1. People who play sports end up with healthier parts of brain responsible for motor skills. This is a smaller, archaic part of the brain. Archaic brain parts are small but powerful with millions years of evolutions behind of them. Associative parts of the brains are younger, bigger, consume a lot of energy thus are difficult to feed.

      The human cerebral cortex holds only about 20% of all our neurons.

      1. I’ve seen your reference on facebook, to cite it:

        “Remarkably, the human cerebral cortex, which represents 82% of brain mass, holds only 19% of all neurons in the human brain”

        The fact that 19% of neurons are responsible for 82% of the brain mass tell a lot. There is a huge difference between neurons. Neurons are connected with each other through branches (axon and dendrites). So a neuron can have several thousand connections with other neurons (aka synapses). Absent these connections a neuron is just a body cell with its nucleus, organelle, cytoplasm, membrane. There is nothing special about it. Liver cells, for instance, have all the same. The network-like nature of the brain is what makes the difference. Memories (and perhaps thoughts) are not put into individual neurons. They are put into connections between them. Therefore just counting neurons without taking into account their interconnections and structure is taking a very narrow view of the subject. The volume, weight, blood supply (thus oxygen and glucose that is energy supply) of a given brain part are a much better proxy than the number of neurons it contains to estimate how hard it has to work.

  2. I will enable my kids to play with the Oculus and other VR headsets because I think it will help them become skilled in using these powerful tools to solve more complex problems faster.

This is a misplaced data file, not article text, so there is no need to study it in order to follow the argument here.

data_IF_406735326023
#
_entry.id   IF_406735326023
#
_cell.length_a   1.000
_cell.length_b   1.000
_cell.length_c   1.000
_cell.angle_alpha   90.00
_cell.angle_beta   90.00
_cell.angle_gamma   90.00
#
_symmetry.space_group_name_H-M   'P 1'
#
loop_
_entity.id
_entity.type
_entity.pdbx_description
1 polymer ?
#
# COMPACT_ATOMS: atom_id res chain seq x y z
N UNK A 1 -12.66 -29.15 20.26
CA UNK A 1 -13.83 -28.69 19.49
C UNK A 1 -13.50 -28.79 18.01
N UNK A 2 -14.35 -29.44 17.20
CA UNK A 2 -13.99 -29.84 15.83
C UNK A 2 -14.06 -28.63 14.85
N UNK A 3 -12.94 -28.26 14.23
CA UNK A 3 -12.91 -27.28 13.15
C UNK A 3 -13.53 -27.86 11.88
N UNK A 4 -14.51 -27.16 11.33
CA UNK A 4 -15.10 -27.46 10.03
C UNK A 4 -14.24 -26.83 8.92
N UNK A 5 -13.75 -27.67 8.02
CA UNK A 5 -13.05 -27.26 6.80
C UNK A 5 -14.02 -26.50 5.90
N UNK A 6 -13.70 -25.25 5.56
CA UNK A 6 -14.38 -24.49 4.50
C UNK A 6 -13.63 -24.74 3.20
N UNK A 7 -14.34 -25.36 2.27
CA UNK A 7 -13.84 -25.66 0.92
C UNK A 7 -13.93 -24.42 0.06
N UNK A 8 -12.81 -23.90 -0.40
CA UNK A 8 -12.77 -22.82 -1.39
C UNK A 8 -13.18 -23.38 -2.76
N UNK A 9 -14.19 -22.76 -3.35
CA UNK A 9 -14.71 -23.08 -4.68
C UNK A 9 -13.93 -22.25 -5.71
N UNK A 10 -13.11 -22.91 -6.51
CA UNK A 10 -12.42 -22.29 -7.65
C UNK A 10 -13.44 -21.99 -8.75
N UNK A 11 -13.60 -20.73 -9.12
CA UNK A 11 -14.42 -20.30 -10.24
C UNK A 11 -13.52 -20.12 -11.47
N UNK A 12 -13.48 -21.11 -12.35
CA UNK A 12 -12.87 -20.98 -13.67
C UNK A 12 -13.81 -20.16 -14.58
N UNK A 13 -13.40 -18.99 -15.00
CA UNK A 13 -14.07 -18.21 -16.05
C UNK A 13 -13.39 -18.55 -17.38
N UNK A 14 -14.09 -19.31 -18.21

The startup idea I’m excited about is more around re-building old tools (e.g., spreadsheet software) to leverage speech and gesture recognize + VR to make sure faster at understanding, memorizing, and manipulating stuff in general (e.g., text, numbers, files, flow diagrams).

  3. I don’t know – I’ve been around long enough to be once-burned, twice-shy about VR. It goes in these “fad-cycles” – a bit like AI. I remember when VR was going to help us “fly” through mega-data analytics (I think I hear Bill Joy give a talk about that at BNR in ~ 1990) and help us better understand it. Wheat-fields of bar-graphs was the demo, as I remember it. I think you were right in the first place Daniel. Number theory, Graph theory, Probability theory… this will get you further, IMO.

    1. I don’t know – I’ve been around long enough to be once-burned, twice-shy about VR. It goes in these “fad-cycles” – a bit like AI.

      There is always a risk with any new technology that it will fail. There is still a risk that VR will be quickly forgotten once more. Maybe. But Sony is betting the farm on PlayStation VR right now and every report we got so far indicates that it does work well.

      I remember when VR was going to help us “fly” through mega-data analytics (I think I hear Bill Joy give a talk about that at BNR in ~ 1990) and help us better understand it.

      Instead we got smartphones. Sure. Making predictions is hard, especially about the future.

      My point is that you have to make bets, or you only get to stay home and die of old age.